You should be cautious about using responses generated by AI as a source of information in your studies and take time to think about whether it is an appropriate source to use for the task you have been given.  There are some key issues to be aware of:

Generative AI is not an academic source

ChatGPT and similar tools are good at answering questions by giving you an alternative explanation, providing background information or offering an overview of main points. At university level, there is an expectation that the sources you use will be more in-depth and scholarly, and that you will draw on differing perspectives to form your own opinions. Ask yourself, is information created by generative AI good enough for your work? What are the markers of your work expecting you to use as sources of information?

Where is the evidence or sources?

When ChatGPT provides an answer to a question, it will not immediately cite where the information came from. This is because it is building the text block by block, constructing it from multiple sources. You typically cannot trace the response or any individual part of it back to a single parent source or know where the information came from. ​When prompted to give a citation, this will be included but you cannot be sure that the reference is real or that it is the source of that idea.

Few AI tools provide details about what was included in the training dataset, which makes it even more challenging to evaluate whether the response is reliable and authoritative.  

Is the information up-to-date?

Although it may appear to, ChatGPT is not connected to the internet and does not function like a search engine. The current version was trained on a massive dataset that was collected prior to 2021, and all AI tools that have been built on top of the ChatGPT model will be similarly time bound. Bard is reported to be using live data and AI enhanced search such as Bing will potentially draw on up-to-date information.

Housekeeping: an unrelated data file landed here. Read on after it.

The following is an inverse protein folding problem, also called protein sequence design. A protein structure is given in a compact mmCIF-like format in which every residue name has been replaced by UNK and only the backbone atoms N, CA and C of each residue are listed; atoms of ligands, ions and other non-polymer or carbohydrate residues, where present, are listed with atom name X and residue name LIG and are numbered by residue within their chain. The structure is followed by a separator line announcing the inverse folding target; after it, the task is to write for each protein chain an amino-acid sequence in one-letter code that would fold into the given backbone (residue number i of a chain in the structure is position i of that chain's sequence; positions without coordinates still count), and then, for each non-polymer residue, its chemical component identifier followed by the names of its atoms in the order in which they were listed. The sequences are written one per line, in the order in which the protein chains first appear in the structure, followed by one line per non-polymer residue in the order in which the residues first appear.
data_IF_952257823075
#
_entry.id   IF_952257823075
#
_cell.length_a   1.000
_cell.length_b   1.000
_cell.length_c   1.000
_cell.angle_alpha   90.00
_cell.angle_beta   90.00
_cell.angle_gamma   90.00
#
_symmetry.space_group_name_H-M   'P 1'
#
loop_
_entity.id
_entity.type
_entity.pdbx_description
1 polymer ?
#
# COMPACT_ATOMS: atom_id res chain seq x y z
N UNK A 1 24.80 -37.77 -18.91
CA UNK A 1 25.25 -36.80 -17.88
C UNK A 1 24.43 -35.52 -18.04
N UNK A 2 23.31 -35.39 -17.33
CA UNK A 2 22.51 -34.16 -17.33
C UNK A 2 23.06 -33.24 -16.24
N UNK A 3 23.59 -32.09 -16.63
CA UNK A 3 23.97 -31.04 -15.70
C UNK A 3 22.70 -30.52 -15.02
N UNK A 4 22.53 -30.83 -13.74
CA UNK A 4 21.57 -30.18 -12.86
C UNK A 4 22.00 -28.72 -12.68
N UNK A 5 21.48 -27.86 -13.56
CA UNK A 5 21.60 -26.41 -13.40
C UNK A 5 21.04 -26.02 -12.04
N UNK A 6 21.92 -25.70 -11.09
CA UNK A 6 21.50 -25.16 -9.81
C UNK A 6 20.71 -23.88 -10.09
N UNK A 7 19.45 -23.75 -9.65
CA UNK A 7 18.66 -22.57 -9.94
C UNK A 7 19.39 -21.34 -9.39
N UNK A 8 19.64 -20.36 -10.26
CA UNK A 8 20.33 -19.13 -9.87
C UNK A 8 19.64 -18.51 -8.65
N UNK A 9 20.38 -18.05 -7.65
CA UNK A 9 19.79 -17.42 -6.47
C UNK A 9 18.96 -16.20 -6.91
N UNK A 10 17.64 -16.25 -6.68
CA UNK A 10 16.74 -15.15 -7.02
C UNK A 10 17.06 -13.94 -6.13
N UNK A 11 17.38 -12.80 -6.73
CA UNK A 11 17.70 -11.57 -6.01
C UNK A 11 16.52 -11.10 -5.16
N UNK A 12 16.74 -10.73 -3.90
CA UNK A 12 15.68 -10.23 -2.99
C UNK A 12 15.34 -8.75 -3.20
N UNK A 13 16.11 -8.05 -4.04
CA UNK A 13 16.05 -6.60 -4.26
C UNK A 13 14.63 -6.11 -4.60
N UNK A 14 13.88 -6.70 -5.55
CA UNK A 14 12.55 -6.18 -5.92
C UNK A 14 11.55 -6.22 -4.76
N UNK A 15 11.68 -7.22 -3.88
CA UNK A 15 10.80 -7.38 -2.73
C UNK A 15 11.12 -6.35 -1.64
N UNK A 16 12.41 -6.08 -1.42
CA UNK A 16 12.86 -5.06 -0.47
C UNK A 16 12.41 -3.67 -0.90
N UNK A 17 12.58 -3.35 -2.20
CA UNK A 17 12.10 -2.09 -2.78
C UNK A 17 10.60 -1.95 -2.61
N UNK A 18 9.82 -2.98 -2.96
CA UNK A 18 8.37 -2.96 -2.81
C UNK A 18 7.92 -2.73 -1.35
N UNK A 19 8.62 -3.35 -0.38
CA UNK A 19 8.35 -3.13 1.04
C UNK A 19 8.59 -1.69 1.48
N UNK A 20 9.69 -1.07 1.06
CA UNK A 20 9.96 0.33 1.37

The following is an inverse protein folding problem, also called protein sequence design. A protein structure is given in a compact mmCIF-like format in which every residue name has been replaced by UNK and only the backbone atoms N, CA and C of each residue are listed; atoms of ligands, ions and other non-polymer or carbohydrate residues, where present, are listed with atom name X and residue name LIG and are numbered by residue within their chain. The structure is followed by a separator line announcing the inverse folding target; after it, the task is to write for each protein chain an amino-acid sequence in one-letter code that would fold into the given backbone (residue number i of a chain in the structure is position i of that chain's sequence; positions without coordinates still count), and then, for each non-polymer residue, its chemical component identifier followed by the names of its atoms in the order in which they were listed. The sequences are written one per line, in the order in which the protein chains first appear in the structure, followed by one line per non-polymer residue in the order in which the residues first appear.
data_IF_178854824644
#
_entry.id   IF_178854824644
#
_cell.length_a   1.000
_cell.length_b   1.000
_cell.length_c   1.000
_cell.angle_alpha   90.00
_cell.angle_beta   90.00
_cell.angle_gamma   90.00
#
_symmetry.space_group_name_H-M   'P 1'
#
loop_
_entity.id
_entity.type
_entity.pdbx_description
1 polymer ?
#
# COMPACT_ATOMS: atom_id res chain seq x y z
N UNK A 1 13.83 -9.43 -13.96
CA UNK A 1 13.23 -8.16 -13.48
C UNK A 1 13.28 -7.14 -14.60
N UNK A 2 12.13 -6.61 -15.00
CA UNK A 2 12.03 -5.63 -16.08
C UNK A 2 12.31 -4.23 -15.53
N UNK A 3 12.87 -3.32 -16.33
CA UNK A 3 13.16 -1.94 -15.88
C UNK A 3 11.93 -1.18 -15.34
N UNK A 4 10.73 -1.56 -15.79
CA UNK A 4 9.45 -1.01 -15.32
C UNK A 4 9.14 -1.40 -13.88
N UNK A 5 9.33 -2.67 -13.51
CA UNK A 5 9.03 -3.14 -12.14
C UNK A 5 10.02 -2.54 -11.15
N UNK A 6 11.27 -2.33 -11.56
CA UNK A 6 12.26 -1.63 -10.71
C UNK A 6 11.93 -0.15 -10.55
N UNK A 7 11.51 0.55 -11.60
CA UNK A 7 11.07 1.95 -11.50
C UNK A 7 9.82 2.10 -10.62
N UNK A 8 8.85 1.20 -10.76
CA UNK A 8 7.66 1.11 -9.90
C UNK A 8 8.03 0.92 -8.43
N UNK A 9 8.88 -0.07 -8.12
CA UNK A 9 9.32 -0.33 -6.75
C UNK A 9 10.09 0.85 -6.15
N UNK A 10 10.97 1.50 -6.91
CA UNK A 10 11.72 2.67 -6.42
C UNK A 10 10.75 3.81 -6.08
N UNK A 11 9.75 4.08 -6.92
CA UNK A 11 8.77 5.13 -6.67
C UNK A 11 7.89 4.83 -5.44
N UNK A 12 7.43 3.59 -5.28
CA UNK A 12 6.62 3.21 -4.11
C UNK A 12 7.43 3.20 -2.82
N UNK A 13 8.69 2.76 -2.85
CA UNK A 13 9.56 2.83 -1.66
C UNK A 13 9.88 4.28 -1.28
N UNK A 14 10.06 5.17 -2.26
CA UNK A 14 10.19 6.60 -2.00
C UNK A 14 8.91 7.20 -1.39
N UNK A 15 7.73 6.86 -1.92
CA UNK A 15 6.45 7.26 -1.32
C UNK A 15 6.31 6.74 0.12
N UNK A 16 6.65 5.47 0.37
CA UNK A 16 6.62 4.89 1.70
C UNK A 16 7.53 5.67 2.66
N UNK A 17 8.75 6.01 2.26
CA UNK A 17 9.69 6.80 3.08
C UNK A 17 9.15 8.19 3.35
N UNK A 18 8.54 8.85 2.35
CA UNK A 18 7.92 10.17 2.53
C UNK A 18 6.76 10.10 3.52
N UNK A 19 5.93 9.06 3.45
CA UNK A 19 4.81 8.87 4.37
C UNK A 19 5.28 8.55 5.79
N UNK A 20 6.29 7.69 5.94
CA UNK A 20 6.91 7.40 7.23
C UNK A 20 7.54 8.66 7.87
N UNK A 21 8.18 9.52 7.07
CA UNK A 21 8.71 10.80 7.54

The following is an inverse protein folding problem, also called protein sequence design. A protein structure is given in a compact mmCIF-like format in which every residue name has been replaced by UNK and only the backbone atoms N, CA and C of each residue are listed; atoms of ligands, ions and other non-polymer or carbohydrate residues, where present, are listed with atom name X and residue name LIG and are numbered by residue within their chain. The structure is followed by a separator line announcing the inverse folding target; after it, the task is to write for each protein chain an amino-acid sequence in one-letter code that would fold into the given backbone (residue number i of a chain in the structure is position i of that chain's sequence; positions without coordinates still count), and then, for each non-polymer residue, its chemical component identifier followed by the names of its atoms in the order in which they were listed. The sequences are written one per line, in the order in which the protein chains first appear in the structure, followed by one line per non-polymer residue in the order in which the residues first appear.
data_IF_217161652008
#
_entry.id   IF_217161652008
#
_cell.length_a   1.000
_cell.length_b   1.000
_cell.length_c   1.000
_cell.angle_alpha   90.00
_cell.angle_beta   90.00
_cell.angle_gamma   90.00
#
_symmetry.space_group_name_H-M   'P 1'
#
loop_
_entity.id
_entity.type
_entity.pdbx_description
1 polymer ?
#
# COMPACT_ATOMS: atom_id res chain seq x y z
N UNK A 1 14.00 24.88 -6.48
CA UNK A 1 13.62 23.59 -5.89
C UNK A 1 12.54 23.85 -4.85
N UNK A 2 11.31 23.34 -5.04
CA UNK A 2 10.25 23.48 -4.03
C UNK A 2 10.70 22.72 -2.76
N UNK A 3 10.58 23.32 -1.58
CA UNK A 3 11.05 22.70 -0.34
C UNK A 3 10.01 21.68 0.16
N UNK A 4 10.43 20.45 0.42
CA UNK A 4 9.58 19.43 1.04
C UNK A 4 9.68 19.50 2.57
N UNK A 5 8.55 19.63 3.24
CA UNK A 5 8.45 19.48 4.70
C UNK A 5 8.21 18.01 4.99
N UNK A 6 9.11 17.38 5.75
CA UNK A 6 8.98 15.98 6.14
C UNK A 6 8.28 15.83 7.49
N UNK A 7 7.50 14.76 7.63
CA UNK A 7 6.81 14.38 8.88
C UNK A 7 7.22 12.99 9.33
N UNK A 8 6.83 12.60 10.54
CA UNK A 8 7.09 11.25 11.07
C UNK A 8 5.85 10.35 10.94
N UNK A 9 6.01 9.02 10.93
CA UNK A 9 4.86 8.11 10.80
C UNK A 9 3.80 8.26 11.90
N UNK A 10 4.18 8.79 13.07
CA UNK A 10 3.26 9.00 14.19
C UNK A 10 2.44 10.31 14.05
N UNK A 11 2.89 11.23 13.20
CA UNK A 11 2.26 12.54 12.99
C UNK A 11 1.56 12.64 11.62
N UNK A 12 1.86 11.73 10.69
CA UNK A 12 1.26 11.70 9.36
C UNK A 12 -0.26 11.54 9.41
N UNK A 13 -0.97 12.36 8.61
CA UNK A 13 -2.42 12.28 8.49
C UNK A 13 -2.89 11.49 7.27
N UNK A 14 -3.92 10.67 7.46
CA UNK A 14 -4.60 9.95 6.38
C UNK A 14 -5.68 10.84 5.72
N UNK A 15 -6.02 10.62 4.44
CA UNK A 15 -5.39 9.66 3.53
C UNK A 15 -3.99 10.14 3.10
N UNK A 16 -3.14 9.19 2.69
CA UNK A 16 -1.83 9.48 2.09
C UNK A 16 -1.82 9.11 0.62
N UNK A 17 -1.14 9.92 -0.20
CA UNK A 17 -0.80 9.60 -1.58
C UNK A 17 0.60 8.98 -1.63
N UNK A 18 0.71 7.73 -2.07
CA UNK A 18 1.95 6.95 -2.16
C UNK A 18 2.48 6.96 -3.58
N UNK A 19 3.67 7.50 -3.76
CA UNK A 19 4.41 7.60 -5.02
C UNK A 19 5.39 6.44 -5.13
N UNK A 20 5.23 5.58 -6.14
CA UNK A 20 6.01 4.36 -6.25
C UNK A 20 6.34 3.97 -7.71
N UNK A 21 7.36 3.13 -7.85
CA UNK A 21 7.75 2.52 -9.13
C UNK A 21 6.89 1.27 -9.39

Answers are often incorrect or hallucinated

The way AI generates text, by constructing information from a giant dataset using a predictive model, can lead to hallucinated responses. The replies may sound plausible but on critical reading you may find that the response is factually incorrect or unrelated to the context. You will need to approach any material generated by AI with caution to ensure that you are not using fabricated sources as the basis for your assessed work.

Evaluate the responses as a type of information

In order to approach the information generated by AI tools critically:

1. Cross-check the response and do lateral reading

As with any information source, don’t accept generative AI responses at face value. Cross-check the information with other sources, your own knowledge, and information provided by your lecturers in learning materials. Read some easily accessible online sources or some reference sources for your subject. Do they contain the same information and conclusions? Do they confirm what the response claims? Looking at multiple sources in this way, to compare and contrast what they are saying, is called lateral reading, and it’s a useful technique that can help you avoid bias and misinformation.

2. Verify that references are real

Search for any references included in the response in Library Search, Scopus, Web of Science or Google Scholar. Does the book or article exist? Are the publication details correct?

3. If they are real, check that they support the response

It is common to find that although the references may be correct, on closer reading the source has been misrepresented in the response. Take time to check that the cited sources are about what the AI tool claims.

4. If you use generative AI responses in your work, you’ll need a reference

You will find guidance on referencing AI as an information source on the Library referencing guide and examples for different referencing styles in Cite Them Right Online.

Citing generative AI guide

An overview guide to citing ChatGPT and other generative AI tools in different styles.